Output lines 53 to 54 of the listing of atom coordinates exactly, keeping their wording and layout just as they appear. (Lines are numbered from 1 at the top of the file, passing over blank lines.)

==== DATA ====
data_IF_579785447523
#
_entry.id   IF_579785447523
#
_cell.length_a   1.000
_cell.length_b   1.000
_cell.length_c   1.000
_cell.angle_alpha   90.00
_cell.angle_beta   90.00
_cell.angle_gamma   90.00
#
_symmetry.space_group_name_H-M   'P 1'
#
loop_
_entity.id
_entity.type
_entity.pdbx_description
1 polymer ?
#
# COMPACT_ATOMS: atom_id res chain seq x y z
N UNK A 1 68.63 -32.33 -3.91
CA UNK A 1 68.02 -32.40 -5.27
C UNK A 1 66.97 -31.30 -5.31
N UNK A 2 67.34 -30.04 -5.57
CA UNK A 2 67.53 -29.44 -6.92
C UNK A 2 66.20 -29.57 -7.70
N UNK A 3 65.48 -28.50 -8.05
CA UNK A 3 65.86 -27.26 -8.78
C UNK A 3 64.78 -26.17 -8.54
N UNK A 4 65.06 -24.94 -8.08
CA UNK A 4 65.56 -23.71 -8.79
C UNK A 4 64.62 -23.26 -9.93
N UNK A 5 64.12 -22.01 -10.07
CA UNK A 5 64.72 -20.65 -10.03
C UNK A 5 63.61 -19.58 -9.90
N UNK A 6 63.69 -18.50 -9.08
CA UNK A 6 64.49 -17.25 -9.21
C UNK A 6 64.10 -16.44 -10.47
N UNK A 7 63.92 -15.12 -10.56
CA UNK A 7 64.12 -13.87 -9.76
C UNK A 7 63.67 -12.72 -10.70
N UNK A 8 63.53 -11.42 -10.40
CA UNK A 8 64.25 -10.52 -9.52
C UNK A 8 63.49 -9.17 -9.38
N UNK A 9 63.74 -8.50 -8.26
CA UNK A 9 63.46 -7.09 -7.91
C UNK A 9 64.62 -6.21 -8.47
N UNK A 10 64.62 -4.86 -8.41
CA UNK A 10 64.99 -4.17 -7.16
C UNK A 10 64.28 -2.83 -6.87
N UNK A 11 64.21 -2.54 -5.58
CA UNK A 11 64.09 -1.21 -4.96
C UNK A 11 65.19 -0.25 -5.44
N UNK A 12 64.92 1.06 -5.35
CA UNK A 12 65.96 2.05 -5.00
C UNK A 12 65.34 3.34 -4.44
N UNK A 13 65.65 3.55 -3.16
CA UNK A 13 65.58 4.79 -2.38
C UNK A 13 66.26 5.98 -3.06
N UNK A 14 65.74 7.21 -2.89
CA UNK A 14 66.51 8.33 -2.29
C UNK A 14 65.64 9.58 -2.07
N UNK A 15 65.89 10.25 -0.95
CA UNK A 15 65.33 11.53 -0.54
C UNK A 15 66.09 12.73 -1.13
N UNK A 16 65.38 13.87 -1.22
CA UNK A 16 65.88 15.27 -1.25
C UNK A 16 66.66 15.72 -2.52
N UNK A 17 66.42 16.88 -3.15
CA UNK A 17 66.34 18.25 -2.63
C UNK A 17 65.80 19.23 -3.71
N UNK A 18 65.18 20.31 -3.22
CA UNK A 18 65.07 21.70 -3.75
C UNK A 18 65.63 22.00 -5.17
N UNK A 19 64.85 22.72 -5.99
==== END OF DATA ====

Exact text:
C UNK A 11 65.19 -0.25 -5.44
N UNK A 12 64.92 1.06 -5.35